Great Expectations: What Inflation Indexes Can Tell Us about the Future

Your high school students most likely have a long list of expectations that they have set for themselves and that others have set for them. They might feel pressured by these expectations to achieve an A on an assignment or to get into a certain college, to play a perfect game or to have a flawless music performance. Expectations can ultimately influence the final product of students' work. Expectations also play a critical role for monetary policymakers. When developing and implementing policy, policymakers usually consider the public's expectations regarding how quickly prices will rise.

Sticky prices
One tool that the Federal Reserve uses to gauge inflation expectations is the Atlanta Fed's sticky price index, calculated using components of the consumer price index (CPI). A sticky price, true to its name, is one that changes relatively infrequently. There are many reasons why a price may be slow to change, but the cost to businesses of updating prices, known as "menu costs," is one common cause. It costs money for shops to reprint price tags or for restaurants to laminate new menus with updated prices. Some prices may also be slow to change because they are set in a contractual arrangement—rental prices, for example. When businesses adjust sticky prices, the changes tend to incorporate their expectations about the inflation rate over the intervening period between that price change and the next. For example, coin-operated laundromats change their prices, on average, approximately every six years. So when a laundromat operator changes the price of washing a load of laundry—a sticky-price component of the CPI—the operator must think about how much he or she expects prices of similar services to increase over that period to avoid having to update the price again during those six years.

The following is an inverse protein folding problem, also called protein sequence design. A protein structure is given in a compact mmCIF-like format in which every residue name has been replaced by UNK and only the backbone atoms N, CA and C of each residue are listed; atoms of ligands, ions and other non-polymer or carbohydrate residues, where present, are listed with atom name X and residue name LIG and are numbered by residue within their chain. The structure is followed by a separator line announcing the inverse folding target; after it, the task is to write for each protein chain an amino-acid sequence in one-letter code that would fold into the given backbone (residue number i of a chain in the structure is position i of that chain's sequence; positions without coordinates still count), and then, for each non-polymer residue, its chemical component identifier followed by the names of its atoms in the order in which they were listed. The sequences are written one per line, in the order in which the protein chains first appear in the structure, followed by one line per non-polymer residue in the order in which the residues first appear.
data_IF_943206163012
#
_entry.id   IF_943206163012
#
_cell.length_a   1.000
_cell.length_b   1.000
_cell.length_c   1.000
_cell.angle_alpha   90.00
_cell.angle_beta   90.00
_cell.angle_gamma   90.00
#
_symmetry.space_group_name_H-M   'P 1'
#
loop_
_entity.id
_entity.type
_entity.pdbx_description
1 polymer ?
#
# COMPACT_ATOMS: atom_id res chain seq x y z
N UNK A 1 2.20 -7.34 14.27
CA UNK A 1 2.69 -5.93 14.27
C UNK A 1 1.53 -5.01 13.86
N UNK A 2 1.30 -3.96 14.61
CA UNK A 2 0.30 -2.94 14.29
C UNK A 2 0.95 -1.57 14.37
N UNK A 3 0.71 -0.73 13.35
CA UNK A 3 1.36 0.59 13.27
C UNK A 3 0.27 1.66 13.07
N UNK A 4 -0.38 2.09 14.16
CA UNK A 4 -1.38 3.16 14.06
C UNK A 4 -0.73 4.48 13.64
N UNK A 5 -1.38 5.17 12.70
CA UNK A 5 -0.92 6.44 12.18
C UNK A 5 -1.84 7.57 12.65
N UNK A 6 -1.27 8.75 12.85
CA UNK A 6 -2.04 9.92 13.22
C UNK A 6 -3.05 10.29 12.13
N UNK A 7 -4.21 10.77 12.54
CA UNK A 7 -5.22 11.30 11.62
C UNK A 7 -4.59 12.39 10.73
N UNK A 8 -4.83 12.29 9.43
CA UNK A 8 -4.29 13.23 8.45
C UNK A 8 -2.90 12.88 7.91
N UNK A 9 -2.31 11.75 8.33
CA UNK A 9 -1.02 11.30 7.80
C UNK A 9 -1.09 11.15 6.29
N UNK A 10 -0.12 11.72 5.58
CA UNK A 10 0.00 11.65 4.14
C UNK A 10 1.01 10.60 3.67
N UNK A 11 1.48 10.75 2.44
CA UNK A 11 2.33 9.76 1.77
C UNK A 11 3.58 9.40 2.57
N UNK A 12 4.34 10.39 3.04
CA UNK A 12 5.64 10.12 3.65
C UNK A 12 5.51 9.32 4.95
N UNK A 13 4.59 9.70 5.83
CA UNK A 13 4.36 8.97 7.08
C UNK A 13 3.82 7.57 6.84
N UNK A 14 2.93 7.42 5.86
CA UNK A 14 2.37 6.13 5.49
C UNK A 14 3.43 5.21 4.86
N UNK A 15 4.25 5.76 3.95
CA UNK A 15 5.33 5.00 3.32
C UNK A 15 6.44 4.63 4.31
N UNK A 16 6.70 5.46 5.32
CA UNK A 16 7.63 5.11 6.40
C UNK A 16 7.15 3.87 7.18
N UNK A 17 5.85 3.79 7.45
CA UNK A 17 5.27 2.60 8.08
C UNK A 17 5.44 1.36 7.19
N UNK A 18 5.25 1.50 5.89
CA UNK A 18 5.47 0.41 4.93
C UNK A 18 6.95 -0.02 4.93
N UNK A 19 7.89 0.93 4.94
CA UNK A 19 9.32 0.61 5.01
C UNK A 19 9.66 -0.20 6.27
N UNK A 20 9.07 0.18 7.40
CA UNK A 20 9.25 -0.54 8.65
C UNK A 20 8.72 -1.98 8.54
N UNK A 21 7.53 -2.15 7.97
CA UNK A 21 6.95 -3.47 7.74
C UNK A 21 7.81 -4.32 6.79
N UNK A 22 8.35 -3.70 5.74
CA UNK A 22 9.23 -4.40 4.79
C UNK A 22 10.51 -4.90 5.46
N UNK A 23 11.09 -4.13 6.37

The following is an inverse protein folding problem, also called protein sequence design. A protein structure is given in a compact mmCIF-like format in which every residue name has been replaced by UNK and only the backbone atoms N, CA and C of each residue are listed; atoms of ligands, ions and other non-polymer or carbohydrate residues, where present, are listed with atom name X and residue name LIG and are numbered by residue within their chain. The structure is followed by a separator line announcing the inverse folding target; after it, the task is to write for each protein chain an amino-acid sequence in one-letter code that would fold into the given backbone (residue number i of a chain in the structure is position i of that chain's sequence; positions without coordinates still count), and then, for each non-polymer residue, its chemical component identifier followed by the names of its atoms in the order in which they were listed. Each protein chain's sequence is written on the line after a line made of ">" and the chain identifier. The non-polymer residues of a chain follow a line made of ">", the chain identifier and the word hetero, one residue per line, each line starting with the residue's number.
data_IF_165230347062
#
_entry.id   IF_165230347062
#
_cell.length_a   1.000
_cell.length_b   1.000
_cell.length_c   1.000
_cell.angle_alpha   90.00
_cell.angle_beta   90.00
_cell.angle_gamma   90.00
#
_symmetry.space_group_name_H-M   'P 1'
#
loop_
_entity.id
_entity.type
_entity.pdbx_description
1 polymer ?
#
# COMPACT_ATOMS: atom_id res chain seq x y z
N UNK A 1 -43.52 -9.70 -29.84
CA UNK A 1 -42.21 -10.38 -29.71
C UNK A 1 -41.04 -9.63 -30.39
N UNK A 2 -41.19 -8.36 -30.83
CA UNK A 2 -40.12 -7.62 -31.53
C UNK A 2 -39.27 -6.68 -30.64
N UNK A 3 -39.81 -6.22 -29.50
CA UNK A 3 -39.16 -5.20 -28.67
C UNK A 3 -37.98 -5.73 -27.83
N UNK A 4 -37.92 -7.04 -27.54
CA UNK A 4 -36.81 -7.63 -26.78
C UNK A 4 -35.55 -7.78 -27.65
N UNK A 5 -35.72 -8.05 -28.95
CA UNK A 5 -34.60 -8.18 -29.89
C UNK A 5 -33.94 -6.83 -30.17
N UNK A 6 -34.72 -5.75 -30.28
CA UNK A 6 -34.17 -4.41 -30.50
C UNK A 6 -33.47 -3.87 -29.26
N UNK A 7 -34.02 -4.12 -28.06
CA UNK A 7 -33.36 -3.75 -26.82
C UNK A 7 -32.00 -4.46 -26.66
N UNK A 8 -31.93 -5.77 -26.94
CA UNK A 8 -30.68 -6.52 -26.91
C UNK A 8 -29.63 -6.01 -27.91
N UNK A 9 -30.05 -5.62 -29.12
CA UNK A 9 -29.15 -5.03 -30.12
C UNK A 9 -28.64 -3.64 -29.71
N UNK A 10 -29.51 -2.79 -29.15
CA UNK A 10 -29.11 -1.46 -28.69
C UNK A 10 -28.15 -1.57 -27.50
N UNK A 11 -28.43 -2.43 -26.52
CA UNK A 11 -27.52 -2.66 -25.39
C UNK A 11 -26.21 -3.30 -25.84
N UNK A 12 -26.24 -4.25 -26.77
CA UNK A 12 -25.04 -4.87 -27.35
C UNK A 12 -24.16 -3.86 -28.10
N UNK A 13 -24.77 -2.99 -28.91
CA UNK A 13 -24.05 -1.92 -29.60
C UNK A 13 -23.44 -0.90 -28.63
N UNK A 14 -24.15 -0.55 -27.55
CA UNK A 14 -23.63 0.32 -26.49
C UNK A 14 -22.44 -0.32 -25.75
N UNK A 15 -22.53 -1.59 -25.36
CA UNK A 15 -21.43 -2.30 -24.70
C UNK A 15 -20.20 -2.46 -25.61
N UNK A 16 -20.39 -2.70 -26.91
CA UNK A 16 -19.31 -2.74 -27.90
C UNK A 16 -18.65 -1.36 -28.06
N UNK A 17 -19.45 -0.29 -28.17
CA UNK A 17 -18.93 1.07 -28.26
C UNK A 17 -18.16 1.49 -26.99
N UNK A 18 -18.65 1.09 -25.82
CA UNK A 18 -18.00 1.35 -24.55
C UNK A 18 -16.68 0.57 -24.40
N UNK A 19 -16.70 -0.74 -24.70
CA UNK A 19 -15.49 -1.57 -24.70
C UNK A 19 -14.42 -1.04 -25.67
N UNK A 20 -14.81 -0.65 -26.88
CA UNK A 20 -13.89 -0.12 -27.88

Of course, not all sticky prices change over such a long horizon. The median frequency of price changes for components of the CPI is about 4.3 months. Prices that change more frequently are considered "flexible," and prices that change less often are considered "sticky." Roughly 60 percent of the components of the CPI can be considered sticky price goods.

Falling prices
In addition to looking at sticky prices, it is also important to monitor the likelihood of deflation, or a falling price level. In a November 2010 article in the Washington Post, Ben Bernanke, chairman of the Federal Reserve, noted that very low inflation can morph into deflation, which can in turn contribute to a long period of economic stagnation. Falling wages and prices result in more economic slack, or underutilization of capital and labor. "When the economy is operating with slack, production costs tend to rise more slowly and firms have less scope for raising prices," notes a report from the Federal Reserve Bank of New York. The Great Depression of the early 1930s is a good example of the hardship that deflation creates for individuals and families. Falling prices during this period contributed to falling output and rising unemployment.

Every Thursday, Atlanta Fed economists publish an estimate of the five-year deflation probability of the CPI using treasury inflation-protected securities (TIPS). To estimate deflation, they use price differences between a 10-year TIPS issued about five years ago and a recently issued 5-year TIPS. Part of the price difference between the 10-year and 5-year TIPS issues tends to reflect the value of the better deflation safeguard of the latter security. (See this macroblog post for a more detailed explanation.)

With negative inflation, the real interest rate increases. This is because the so-called Fisher equation, i=r+ π—where r is the real interest rate, i is the nominal interest rate, and π is inflation—can be rewritten as r = i – π. Higher real interest rates result in lower investment and output growth. Expansionary monetary policy may therefore follow periods of low inflation or deflation in order to lower the real interest rate.

Businesses' expectations